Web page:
Jeremy is the founder of the Head Covering Movement and the author of Head Covering: A Forgotten Christian Practice for Modern Times. He lives in Edmonton, Alberta, Canada and is a member of Fellowship Baptist Church. He is a husband to Amanda and father to four young children. Jeremy is also the founder and operator of Gospel eBooks, a popular website that provides alerts for free and discounted Christian e-books.

Latest posts by Jeremy Gardiner (see all)

  • David Yvinec

    Could you make available on your website the articles by Noel Weeks and James B.Hurley?
    Thank you

    • Jade

      I also would love to be able to read those two articles, if they are available. Any chance of posting them or at least linking to them elsewhere online?

    • Well, James Hurley’s article advocates the “hair pinned up” view so we won’t be posting it on the site as an article. With regards to Noel Week’s article, he clarified to me that his article wasn’t a defence of an artificial head covering but rather “long hair” as the covering. When I read his article I didn’t understand that was the position he held and apparently, neither did John Murray. So because both articles are not in support of covering we won’t be posting them on the site. I’m not aware of where they can be read freely.

  • At the risk of disagreeing with John Murray as well as B.B. Warfield who takes the same position on 1 Cor. 14:33ff (see http://www.bible-researcher.com/warfield1.html), its hard to accept that Paul would mention women praying in church only in a hypothetical sense for the sake of making a different argument; just as it is hard to accept that a sister must not respond verbally to “good morning” if she is in church (nor sing, etc.). The keeping of silence, in accordance with the full counsel of Scipture and in the context of 1 Cor. 14:33ff rather refers to women speaking out so as to teach or have authority over men. This interpretation encompasses a biblically complimentarian perspecitve of role relationships which need not interfere with adherance to the head covering mandate.

    Charity to each other and glory to God in all things.

    • Nik

      Yes, thank you for this. I was stuggling to see Mr. Murray’s point of view. It just didn’t make sense to me.

    • For a contemporary treatment of this issue by a conservative presbyterian professor see this article: http://www.downloadpreken.com/artikelen/A356.pdf by J. Ligon Duncan III.

    • jennifer Galbraith

      Can I ask your take on removing the head covering to pray? This I think is what concerned me the most. As I stated in my response above, I believe that our lives should be a constant dialogue with God. If I was to remove a head covering every time I said a prayer, it would never be on my head.

      • Normal Education

        Hi Jennifer,

        I guess you’re really wanting Jeremy to answer this question, but I’ll just put in my two cents’ worth in the meantime! I think the point being made in the letter was that men need to have their heads uncovered in worship, and that a woman who took a leadership role in the service would follow suit. (The practice of liberal churches certainly bears this out.) By contrast, it is appropriate for a woman to have her head covered when she prays, which is why some Christian women do, in fact, cover all the time. This is actually a much harder teaching for men, when you think about it! Men in the old days used to wear hats and take them off whenever they prayed, but what about motorbike helmets, hard hats at work, etc.? Seems like there’s always something new to worry about!!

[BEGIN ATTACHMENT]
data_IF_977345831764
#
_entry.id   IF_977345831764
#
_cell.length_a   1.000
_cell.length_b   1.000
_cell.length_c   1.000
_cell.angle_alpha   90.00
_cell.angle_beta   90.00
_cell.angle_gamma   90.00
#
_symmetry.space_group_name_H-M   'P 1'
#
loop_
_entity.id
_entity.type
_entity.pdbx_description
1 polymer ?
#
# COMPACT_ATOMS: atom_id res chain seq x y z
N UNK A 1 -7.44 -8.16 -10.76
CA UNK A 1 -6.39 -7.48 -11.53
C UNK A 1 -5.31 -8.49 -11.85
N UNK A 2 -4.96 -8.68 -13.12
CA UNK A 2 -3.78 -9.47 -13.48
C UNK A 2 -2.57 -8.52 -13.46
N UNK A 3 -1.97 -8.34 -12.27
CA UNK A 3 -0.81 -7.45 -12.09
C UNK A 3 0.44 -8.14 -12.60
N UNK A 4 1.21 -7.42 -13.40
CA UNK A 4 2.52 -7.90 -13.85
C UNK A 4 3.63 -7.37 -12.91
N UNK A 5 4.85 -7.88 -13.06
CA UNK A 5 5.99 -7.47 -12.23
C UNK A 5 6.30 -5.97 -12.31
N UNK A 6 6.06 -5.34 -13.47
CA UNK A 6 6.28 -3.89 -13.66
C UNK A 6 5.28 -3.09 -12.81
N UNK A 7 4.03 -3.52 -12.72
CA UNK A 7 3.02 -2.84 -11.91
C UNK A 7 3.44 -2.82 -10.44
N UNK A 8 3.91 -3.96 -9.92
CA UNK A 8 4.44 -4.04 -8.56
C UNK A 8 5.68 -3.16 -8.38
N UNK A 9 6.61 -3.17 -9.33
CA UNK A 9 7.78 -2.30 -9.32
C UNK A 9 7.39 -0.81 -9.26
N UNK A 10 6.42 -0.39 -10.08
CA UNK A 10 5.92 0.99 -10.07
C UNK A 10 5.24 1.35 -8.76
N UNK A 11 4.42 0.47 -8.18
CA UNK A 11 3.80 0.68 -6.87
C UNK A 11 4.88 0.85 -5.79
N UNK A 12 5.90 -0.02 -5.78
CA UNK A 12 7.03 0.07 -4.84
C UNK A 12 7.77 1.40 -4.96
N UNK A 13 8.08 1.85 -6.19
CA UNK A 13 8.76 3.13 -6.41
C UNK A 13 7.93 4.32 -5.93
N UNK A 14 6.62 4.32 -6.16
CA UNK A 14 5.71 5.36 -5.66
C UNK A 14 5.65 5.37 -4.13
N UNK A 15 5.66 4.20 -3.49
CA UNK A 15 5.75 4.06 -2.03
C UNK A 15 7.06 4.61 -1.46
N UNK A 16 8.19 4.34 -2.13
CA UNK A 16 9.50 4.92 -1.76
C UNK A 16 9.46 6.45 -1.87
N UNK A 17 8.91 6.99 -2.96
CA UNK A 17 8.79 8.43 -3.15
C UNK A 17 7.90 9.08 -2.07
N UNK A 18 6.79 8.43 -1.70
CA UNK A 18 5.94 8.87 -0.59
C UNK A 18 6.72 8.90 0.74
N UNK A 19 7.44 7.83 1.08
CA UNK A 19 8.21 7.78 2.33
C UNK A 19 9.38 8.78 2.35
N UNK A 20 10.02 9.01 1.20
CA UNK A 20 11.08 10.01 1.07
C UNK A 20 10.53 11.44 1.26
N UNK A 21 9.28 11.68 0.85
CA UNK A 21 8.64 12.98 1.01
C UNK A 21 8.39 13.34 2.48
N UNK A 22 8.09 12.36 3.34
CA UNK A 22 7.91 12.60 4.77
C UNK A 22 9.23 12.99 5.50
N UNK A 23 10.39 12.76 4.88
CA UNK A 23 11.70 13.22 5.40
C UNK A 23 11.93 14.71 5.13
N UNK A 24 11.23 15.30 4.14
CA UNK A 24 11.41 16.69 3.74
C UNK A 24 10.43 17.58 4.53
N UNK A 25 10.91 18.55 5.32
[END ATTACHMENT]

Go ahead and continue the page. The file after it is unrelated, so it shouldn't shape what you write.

• Kimberly Arms Green

    I too find it very hard to believe that Paul was saying that women don’t have the right or authority to pray to their creator, as men do, as this would contradict the whole old testiment, as there were many women who prayed to Yahweh and were answered.

    • Just wanted to offer a clarification Kimberley. While I personally don’t hold to Murray’s interpretation of 1 Cor 14, he would argue that it’s only in reference to public praying when the church is assembled. Not out-loud praying at home or private prayer (praying along/silently) in church.

      • Kimberly Arms Green

        Thank you for your clarification. That indeed would make much more sense.

      • jennifer Galbraith

        I am new to the head covering way of thinking (as in I still don’t practice it but I am exploring the biblical aspects of this). You are arguing that women should not pray aloud in church. What then of the Lord’s prayer and others that are recited by all during church. Are women not to say them? This article also implies that in order to pray to God, a woman must remove her head covering. Should not your entire life be a constant dialogue with The Almighty? While I have been leaning towards this thinking, this part regarding not praying while my head is covered concerns me.

        • Hi Jennifer, thanks for the comment. Would be glad to clarify.

          “You are arguing that women should not pray aloud in church.”

          That’s not our position but that is John Murrays position based on his understanding of 1 Cor 14:34-35.

          “What then of the Lord’s prayer and others that are recited by all during church. Are women not to say them?”

          I don’t believe John Murray would take issue with that. I believe he’d say 1 Cor 14:34-35 is only about women taking the lead/being a solo voice.

          “This article also implies that in order to pray to God, a woman must remove her head covering.”

          That is the take of of those who hold to Murrays interpretation of 1 Cor 14:34-35. Only those without a covering may pray/prophesy (men) and since women wear one, they cannot. That is not our take though. We believe if a women IS to pray/prophesy she must wear a covering.

          • jennifer Galbraith

            Thank you for your quick response.

  • Edith Wherton

    I have read and reread and rereread this article. To me what he is saying is he hasnt got a clue how to interpret this issue. Pardon me if i choose to cover in submission to God. No earthly male has anything to do with it. You all go on debating this while i cover my hair and go about the business of Our Heavenly Father. You know…. feeding the hungry, sheltering the homeless and caring for the fatherless and the widdows in their afflictions.